While most people are familiar with the blessings and Debbie Friedman melody for havdalah, the ceremony includes a series of verses before these blessings.

We will use this melody from the Modzitz community of Hasidim for these introductory verses before singing the familiar melody for the blessings.

These verses come from the Book of Isaiah, a few psalms, and one verse from the Book of Esther.

The ceremony emphasizes the way that Shabbat is a time where we start a new week but continue to hold onto the insights and joy from the past week. It mixes prayers for a redeemed world with the recognition that our role in continuing the process of creation.

הִנֵּה אֵל יְשׁוּעָתִי, אֶבְטַח וְלֹא אֶפְחָד

Hinei El yeshu’ati, evtach velo ef’chad

כִּי עָזִּי וְזִמְרָת יָהּ יְיָ, וַיְהִי לִי לִישׁוּעָה

Ki ozi vezimrat Yah Adonai, vayhi li lishu’ah

וּשְׁאַבְתֶּם מַֽיִם בְּשָׂשׂוֹן, מִמַּעַיְנֵי הַיְשׁוּעָה

Ush’avtem mayim b’sason, mimaynei hayeshuah

לַייָ הַיְשׁוּעָה, עַל עַמְּךָ בִרְכָתֶֽךָ סֶּֽלָה

L’Adonai hayeshuah al amkha birkhatekha selah

יְיָ צְבָאוֹת עִמָּֽנוּ, מִשְׂגָּב לָנוּ אֱלֹהֵי יַעֲקֹב סֶֽלָה

Adonai Tzevaot imanu, misgav lanu Elohei Ya’akov selah

יְיָ צְבָאוֹת, אַשְרֵי אָדָם בֹּטֵֽחַ בָּךְ.

Adonai Tzevaot ashrei adam boteach bakh.

יְיָ הוֹשִֽׁיעָה, הַמֶּֽלֶךְ יַעֲנֵֽנוּ בְיוֹם קָרְאֵֽנוּ

Adonai hoshiah Hamelekh ya’aneinu veyom koreinu.

לַיְּהוּדִים הָיְתָה אוֹרָה וְשִׂמְחָה וְשָׂשׂוֹן וִיקָר

Layehudim haitah orah vesimchah vesason vikar ken tihyeh lanu.

כֵּן תִּהְיֶה לָּֽנוּ. כּוֹס יְשׁוּעוֹת אֶשָּׂא, וּבְשֵׁם יְיָ אֶקְרָא

Kos yeshuot esa uveshem Adonai ekra.

Behold, God is my unfailing help; I will trust in God and not be afraid. The Lord is my strength and song: God is my deliverer. With joy shall you draw water out of the wells of salvation. The Lord alone is our help; May God bless God’s people. The Lord of the universe is with us; the God of Jacob is our protection. There was light and joy, gladness and honor for the Jewish people. So may we be blessed. I will lift the cup of salvation, And call upon the name of the Lord.

The first two verses come from Isaiah. We read this passage on the final day of Passover. It is a reference to the Jews crossing the Sea of Reeds when they escaped from Egypt. The words ozi vezimrat yah vayhi li lishu’ah also appear in the Song of the Sea. This prophecy evokes the redemption from Egypt as a model for celebrating the future redemption of a world-wide peace. Many rabbinic traditions imagine that Shabbat is supposed to feel like a taste of the world redeemed. Havdalah is a bittersweet ceremony because it marks the moment when we lose the attitude where we imagine ourselves living beyond time by plunging back into the hectic pace of the work week. By using these words from Isaiah, we express the hope that we can hold unto this hope for a redeemed world as we go back to the day to day struggles.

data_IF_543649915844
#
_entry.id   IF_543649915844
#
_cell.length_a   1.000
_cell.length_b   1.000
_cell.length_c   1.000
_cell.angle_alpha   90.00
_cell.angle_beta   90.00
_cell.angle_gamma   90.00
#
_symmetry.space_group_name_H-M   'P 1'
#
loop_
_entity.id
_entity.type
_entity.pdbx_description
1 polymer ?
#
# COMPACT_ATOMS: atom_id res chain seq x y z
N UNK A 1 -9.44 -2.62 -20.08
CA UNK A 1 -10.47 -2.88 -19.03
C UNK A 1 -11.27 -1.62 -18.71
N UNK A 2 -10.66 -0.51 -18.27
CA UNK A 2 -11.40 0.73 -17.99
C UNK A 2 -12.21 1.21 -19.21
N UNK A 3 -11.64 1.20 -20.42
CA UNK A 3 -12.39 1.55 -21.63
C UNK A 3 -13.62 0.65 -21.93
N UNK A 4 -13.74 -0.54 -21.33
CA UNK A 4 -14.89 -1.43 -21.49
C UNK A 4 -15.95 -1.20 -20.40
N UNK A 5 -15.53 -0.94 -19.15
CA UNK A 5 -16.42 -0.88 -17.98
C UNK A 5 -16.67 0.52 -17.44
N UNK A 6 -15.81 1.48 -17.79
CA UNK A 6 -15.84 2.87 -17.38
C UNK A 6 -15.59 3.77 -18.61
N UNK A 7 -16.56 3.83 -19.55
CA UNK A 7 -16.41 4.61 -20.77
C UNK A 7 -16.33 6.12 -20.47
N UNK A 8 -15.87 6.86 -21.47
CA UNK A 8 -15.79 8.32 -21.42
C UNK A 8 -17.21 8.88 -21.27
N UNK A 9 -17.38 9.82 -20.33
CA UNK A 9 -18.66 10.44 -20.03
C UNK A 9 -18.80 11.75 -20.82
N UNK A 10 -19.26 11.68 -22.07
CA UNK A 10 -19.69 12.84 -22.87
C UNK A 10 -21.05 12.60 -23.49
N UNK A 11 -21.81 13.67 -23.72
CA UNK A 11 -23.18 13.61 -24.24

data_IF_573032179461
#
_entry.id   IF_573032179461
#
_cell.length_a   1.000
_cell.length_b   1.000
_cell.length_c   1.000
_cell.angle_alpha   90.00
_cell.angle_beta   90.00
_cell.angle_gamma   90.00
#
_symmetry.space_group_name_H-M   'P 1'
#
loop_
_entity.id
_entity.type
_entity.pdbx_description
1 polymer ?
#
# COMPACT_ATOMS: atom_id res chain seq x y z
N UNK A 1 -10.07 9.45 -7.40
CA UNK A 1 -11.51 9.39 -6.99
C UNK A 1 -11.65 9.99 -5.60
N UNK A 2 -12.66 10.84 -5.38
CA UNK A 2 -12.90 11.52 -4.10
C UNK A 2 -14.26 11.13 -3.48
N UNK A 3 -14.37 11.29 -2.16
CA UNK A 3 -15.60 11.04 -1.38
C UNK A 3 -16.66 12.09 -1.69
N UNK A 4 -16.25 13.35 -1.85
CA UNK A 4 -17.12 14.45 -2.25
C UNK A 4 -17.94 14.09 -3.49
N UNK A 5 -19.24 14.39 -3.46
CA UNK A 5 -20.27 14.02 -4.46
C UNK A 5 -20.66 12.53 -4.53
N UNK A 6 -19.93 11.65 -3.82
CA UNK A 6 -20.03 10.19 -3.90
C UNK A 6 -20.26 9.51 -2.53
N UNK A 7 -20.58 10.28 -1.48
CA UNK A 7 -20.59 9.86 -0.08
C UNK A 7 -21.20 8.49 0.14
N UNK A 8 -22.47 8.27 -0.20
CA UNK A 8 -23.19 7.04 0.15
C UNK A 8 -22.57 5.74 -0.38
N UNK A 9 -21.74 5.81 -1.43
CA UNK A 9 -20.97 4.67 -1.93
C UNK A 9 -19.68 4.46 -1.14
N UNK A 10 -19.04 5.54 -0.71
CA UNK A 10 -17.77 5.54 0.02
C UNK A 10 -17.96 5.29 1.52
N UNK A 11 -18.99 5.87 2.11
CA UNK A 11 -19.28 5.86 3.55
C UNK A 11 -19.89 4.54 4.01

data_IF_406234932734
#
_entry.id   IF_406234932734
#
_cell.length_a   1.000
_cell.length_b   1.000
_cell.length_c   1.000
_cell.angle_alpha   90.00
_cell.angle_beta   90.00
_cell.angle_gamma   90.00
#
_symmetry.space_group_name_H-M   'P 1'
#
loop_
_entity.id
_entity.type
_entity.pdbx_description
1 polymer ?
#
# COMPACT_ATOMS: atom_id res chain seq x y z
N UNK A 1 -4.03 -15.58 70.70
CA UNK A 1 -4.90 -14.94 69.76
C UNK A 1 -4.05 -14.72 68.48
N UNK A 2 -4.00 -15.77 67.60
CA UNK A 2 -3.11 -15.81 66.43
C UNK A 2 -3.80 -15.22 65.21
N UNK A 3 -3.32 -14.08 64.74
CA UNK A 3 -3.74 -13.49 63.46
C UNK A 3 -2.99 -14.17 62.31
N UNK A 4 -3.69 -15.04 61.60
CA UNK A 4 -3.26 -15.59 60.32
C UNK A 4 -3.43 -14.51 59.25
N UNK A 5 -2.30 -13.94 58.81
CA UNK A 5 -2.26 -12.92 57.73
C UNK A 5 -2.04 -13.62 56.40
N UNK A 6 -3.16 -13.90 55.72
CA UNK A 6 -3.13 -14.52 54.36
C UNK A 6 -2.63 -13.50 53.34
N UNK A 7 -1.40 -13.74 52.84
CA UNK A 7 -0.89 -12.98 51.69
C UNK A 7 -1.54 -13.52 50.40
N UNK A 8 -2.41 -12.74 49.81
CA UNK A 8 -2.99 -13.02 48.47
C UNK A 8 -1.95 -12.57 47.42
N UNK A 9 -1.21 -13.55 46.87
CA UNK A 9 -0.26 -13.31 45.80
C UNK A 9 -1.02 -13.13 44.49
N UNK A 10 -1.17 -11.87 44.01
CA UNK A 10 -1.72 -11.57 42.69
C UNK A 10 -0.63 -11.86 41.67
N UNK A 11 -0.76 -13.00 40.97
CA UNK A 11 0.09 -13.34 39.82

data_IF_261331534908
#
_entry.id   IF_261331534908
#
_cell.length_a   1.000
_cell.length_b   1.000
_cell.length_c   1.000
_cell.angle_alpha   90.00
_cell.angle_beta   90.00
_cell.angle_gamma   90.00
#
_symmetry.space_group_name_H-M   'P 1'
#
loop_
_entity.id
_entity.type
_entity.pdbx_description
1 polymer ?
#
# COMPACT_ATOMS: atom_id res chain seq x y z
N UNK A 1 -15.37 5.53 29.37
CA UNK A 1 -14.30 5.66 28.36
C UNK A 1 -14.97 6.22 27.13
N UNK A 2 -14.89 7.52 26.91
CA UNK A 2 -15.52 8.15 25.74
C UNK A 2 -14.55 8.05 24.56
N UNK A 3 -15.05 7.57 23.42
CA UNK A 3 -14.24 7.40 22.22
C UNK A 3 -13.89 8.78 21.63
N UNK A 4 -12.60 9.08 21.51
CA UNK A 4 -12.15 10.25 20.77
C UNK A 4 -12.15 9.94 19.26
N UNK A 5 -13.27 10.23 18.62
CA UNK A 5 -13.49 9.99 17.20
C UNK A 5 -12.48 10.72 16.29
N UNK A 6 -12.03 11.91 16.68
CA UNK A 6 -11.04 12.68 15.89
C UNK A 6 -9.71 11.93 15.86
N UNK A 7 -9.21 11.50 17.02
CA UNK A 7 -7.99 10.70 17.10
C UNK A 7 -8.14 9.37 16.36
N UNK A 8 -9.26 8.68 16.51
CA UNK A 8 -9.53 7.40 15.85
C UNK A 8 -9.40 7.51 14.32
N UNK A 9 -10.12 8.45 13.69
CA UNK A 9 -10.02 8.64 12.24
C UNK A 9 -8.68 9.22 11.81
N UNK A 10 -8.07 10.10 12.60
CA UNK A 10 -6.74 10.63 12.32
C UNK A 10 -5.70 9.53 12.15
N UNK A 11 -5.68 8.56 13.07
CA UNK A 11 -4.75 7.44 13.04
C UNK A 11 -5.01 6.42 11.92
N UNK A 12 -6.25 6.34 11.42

The verses throughout the paragraph express a sense of confidence that God is with us. This confidence imagines that Shabbat is a time to spiritually recharge, so that we can begin our week with a renewed sense of hope. When we rest on Shabbat, it should be an opportunity to release some feelings of pressure and anxiety. Perhaps, the time for reflection or the time spent celebrating the loving, supportive relationships of friends and family can give us a better perspective on life to prepare us for the challenges for the coming week.

Because of the way that we live each week as a repetition of the cycle of creation, the end of Shabbat is both beginning that cycle again as well as imagining how the history of the world begins after the week of creation. One Midrash describes how the light of the Havdalah candle represents the fire created after the first Shabbat since that was the first time the Adam wanted to bring light into the darkness. It also coincides with the creation of light on the first day of creation. With these images, we evoke the idea that each week can be a new beginning full of opportunity.

When we recite Havdalah as a community this week, we do so with the hope that we can continue to make our synagogue a home for reflection and community and recognize how each transition gives us new opportunities to build a life of deeper meaning and understanding.